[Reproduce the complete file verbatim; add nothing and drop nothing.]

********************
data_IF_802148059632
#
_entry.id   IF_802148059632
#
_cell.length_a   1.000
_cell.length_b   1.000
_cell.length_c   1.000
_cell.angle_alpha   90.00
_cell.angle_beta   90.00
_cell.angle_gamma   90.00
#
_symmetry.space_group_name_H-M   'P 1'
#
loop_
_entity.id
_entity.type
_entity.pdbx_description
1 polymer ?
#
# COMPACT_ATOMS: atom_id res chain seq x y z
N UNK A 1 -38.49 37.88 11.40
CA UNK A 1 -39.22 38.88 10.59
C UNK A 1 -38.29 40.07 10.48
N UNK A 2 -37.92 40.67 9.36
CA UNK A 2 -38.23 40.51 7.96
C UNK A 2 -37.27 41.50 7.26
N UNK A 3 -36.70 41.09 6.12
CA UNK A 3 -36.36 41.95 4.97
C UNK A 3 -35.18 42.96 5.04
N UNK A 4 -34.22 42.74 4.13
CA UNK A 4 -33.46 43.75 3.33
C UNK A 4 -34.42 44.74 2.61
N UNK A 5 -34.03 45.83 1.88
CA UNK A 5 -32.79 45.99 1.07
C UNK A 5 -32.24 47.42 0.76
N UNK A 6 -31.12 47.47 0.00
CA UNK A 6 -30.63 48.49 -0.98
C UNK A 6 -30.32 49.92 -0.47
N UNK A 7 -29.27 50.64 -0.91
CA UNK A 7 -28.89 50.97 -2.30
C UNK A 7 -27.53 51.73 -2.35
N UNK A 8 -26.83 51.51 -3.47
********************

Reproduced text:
data_IF_802148059632
#
_entry.id   IF_802148059632
#
_cell.length_a   1.000
_cell.length_b   1.000
_cell.length_c   1.000
_cell.angle_alpha   90.00
_cell.angle_beta   90.00
_cell.angle_gamma   90.00
#
_symmetry.space_group_name_H-M   'P 1'
#
loop_
_entity.id
_entity.type
_entity.pdbx_description
1 polymer ?
#
# COMPACT_ATOMS: atom_id res chain seq x y z
N UNK A 1 -38.49 37.88 11.40
CA UNK A 1 -39.22 38.88 10.59
C UNK A 1 -38.29 40.07 10.48
N UNK A 2 -37.92 40.67 9.36
CA UNK A 2 -38.23 40.51 7.96
C UNK A 2 -37.27 41.50 7.26
N UNK A 3 -36.70 41.09 6.12
CA UNK A 3 -36.36 41.95 4.97
C UNK A 3 -35.18 42.96 5.04
N UNK A 4 -34.22 42.74 4.13
CA UNK A 4 -33.46 43.75 3.33
C UNK A 4 -34.42 44.74 2.61
N UNK A 5 -34.03 45.83 1.88
CA UNK A 5 -32.79 45.99 1.07
C UNK A 5 -32.24 47.42 0.76
N UNK A 6 -31.12 47.47 0.00
CA UNK A 6 -30.63 48.49 -0.98
C UNK A 6 -30.32 49.92 -0.47
N UNK A 7 -29.27 50.64 -0.91
CA UNK A 7 -28.89 50.97 -2.30
C UNK A 7 -27.53 51.73 -2.35
N UNK A 8 -26.83 51.51 -3.47